Here at Faronheit, nothing is ever truly off limits. Musically, I mean. The primary goal is to help you uncover the absolute best that music has to offer. Sometimes that takes things to a really obscure, underground place, and sometimes it’s the opposite and revels in the mainstream. Listen closely before passing judgment on anything, no matter if it’s a local band you’ve never heard of or a new Katy Perry song. Even an artist you actively dislike might somehow release something that catches your ear and makes you question everything you’ve ever known. For example, a few years back I heard a brand new song on the radio that to my ears sounded halfway decent. Imagine my shock upon being told it was a Hanson song. Not like a 1996 Hanson song, but a 2010 Hanson song. Do I like Hanson more now as a result? Not really, but I suppose I respect them more than I did before. So keep (or start) listening to any and all kinds of music that you can get your hands on, because even the darkest corners may contain some hidden gems. With that, I’m pleased to introduce the final installment of The Top 50 Songs of 2014. The first 40 songs were all fantastic, but what’s below is the cream of the crop. What you see and discover here could very well confound your expectations and disturb you to your very core. Or perhaps after listening to all of these songs you’ll give an understanding nod. There’s a little something for lovers of just about any music genre, but of course feel free to disagree with any or all of the choices as this is totally subjective. In case you missed them, here are links to all the other parts of the countdown:
And so without further ado, please join me past the jump for my Top 10 Songs of 2014.
Animal Collective have put themselves in an extremely tough spot. They dared to make a great album, and vastly succeeded in doing so. 2009’s Merriweather Post Pavilion became the poster child for psychedelic pop music, and it was at or near the top of virtually every year-end “best of” list. As recently as last month, the album claimed the #8 spot on Pitchfork’s People’s List, a poll voted on by close to 28,000 readers. It took the band nine albums and nine years to finally find that sweet spot in their music. Great as success might be, the expectations that bloom from it are anything but easy to handle. Do you try and build upon the things you’ve done before, stay in a holding pattern by trying something similar, or go off the grid altogether and hope for the best? Anyone that’s listened to enough Animal Collective over the years knows they don’t pander to an audience and they don’t sit still. They don’t even know what or where the “grid” is.
In many ways, their courage to always try new and different things is admirable. There’s brilliance in the unknown, and somebody’s got to go looking for it. The problem is you can take a lot of wrong turns along the way. Animal Collective have fared better than most, because even when their songs sound positively nuts, there’s still that slight pop sensibility that keeps them grounded. Jumping through their catalogue, it’s a little tough to find a lot of similarities between Here Comes the Indian (2003), Feels (2005) and Strawberry Jam (2007).Where they are similar is that all of them are very good albums, and all are challenging to a multitude of unique degrees. It’s not hard to understand why the band failed to gain a large audience in the pre-MPP years, even as they jumped record labels from the smaller Fat Cat to the larger Domino in 2007. Taking three years and keeping many music obsessives waiting patiently for a follow-up, Centipede Hz is what they’ve finally handed over. Whatever your expectations are, don’t think for a second that they’ll be met.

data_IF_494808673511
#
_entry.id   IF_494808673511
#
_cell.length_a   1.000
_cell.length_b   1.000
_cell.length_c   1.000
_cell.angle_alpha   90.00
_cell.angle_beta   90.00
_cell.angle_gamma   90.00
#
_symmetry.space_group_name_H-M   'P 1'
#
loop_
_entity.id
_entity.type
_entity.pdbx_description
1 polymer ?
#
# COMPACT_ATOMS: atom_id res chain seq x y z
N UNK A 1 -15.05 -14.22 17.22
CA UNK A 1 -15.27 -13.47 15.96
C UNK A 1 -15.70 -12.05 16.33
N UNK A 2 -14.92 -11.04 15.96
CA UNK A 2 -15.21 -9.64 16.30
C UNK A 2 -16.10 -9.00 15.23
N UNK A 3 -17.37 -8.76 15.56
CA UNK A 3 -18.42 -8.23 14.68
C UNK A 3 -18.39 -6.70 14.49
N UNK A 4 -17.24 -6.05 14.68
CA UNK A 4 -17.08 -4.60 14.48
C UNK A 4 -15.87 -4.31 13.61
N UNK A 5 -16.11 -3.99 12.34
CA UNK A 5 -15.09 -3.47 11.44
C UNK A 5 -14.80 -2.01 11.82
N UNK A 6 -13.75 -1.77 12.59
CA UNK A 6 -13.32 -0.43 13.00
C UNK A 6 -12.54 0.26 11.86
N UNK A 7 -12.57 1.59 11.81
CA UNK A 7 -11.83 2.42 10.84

One of the main things worth noting about Centipede Hz is that multi-instrumentalist Deakin has rejoined Animal collective after taking an extended break back in 2007. It’s difficult to quantify exactly how much or how little of an impact he’s had on the band over the years, but his absence from the last album may have played some part in its success. That’s not meaning to suggest Deakin is a harmful presence, but rather a catalyst that caused Avey Tare, Panda Bear and Geologist to rethink their approach to songwriting and composition at least a little bit. Sometimes less is more. In the case of the new album, the sentiment turns out to be the exact opposite. Virtually every song is jam-packed with sonic dissonance, and with so much going on it’s tough to know what to focus on at any given time. Some would call it layered and practical, rewarding multiple listens by giving you new elements to explore each run through. While it does become easier to penetrate the more you listen to it, this album forgets the one key that has made Animal Collective such a compelling band over the years – patience. They used to grow their songs slowly, adding more parts and elements until you’re left wondering how you wound up so buried in sound. The cacophony of opening tracks “Moonjock” and “Today’s Supernatural” don’t build to anything. They start with the dam already broken and millions of gallons of water bearing down on you. It’s overwhelming if you haven’t battened down the hatches in anticipation.